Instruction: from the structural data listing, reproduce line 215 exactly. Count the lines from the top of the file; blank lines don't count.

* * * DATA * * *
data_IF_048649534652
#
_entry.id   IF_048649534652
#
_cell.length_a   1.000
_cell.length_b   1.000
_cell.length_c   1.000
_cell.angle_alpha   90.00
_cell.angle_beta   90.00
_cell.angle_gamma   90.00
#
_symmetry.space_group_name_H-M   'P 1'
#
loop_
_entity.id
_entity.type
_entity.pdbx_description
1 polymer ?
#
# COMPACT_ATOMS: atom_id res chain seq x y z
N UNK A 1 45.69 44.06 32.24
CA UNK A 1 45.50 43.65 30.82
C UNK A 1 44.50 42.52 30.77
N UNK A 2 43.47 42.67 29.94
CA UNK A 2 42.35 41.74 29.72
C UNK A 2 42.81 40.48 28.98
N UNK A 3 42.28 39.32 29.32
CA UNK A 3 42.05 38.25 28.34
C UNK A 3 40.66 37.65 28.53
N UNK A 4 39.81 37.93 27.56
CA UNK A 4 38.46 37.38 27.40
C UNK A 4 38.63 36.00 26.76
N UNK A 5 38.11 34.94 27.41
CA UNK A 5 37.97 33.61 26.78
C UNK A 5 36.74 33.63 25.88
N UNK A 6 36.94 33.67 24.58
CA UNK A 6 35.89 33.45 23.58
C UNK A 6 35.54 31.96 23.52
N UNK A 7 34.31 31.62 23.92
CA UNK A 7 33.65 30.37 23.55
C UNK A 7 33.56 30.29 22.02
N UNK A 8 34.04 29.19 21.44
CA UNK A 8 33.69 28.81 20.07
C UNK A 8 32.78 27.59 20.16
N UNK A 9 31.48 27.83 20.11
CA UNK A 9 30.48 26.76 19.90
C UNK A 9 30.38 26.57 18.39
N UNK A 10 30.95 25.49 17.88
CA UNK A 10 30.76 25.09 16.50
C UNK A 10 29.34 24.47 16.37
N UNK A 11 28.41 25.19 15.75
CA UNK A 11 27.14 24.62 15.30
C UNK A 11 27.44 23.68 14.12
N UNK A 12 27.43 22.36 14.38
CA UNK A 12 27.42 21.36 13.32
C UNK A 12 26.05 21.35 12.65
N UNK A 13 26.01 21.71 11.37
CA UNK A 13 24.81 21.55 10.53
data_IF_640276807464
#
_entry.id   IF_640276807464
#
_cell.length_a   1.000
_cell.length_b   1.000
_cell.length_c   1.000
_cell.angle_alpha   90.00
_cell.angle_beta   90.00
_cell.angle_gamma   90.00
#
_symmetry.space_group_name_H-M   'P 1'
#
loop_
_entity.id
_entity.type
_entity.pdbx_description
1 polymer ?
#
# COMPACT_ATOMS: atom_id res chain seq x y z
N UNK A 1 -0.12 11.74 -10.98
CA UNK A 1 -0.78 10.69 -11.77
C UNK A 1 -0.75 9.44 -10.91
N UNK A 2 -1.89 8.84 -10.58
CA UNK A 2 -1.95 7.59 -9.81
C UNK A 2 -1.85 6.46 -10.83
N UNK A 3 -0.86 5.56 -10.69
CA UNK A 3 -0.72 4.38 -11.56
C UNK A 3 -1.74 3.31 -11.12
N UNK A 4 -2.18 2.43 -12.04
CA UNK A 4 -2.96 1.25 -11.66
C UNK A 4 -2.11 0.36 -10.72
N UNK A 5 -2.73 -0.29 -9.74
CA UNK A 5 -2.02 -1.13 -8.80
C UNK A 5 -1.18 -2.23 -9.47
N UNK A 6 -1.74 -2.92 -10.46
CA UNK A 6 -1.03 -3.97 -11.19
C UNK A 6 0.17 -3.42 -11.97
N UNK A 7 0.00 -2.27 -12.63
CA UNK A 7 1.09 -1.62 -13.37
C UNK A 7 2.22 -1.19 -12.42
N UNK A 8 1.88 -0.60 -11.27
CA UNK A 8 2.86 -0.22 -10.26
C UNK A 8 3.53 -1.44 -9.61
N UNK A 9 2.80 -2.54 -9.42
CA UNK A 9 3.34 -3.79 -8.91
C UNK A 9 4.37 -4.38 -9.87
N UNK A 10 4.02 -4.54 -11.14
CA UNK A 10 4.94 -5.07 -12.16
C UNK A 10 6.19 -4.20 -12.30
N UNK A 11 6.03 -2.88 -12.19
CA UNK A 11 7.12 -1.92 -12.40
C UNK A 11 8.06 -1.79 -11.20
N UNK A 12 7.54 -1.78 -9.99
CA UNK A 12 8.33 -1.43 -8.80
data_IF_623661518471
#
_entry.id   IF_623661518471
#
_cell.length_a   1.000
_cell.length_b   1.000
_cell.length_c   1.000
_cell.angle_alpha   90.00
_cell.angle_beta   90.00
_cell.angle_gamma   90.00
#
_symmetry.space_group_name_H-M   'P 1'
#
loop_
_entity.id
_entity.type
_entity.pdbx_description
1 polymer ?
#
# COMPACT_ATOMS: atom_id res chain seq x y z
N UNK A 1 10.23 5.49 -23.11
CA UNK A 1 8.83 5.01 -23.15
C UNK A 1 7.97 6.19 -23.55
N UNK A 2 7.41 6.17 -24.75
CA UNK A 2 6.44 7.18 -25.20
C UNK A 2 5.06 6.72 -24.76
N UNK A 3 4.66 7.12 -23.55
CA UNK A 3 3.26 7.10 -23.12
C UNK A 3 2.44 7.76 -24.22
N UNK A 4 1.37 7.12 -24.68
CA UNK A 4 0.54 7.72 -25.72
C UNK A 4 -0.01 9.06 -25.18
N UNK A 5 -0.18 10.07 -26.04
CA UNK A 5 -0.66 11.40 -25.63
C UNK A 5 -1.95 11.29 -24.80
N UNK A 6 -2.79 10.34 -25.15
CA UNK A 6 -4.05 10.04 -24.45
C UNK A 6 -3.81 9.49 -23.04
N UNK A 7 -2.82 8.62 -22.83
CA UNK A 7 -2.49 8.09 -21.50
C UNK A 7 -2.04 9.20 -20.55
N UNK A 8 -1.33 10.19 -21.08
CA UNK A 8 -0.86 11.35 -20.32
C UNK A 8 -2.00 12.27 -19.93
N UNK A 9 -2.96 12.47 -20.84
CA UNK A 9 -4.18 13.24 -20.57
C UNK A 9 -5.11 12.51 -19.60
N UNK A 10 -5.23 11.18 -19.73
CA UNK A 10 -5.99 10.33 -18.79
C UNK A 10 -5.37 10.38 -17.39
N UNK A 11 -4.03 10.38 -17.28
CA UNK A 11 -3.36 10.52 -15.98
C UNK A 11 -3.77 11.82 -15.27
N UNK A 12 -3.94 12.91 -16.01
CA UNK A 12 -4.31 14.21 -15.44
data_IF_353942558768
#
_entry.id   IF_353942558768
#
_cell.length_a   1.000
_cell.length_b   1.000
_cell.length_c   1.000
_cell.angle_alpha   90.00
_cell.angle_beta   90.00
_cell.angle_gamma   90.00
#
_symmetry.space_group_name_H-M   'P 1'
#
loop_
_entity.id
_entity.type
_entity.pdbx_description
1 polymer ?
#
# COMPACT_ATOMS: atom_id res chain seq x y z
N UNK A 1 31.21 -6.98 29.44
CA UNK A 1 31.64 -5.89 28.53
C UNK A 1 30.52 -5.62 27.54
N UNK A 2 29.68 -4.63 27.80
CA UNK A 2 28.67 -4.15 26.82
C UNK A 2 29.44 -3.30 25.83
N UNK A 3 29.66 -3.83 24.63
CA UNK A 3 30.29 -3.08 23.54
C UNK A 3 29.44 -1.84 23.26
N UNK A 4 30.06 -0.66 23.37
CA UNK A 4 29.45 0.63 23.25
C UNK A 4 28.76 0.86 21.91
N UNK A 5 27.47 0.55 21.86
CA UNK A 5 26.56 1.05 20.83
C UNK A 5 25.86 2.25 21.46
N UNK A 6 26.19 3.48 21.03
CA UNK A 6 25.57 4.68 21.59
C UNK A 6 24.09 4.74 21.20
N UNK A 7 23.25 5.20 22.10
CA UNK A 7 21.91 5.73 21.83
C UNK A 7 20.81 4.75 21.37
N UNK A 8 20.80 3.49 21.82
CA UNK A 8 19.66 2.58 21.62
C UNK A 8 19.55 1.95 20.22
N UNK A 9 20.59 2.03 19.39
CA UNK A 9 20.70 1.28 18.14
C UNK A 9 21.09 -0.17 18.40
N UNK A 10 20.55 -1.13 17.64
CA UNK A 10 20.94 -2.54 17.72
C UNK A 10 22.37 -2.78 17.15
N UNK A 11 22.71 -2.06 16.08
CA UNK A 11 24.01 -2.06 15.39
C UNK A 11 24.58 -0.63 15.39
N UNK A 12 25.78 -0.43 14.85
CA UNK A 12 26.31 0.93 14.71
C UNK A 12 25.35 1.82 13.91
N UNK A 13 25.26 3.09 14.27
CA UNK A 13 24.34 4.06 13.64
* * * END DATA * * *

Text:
C UNK A 9 21.09 -0.17 18.40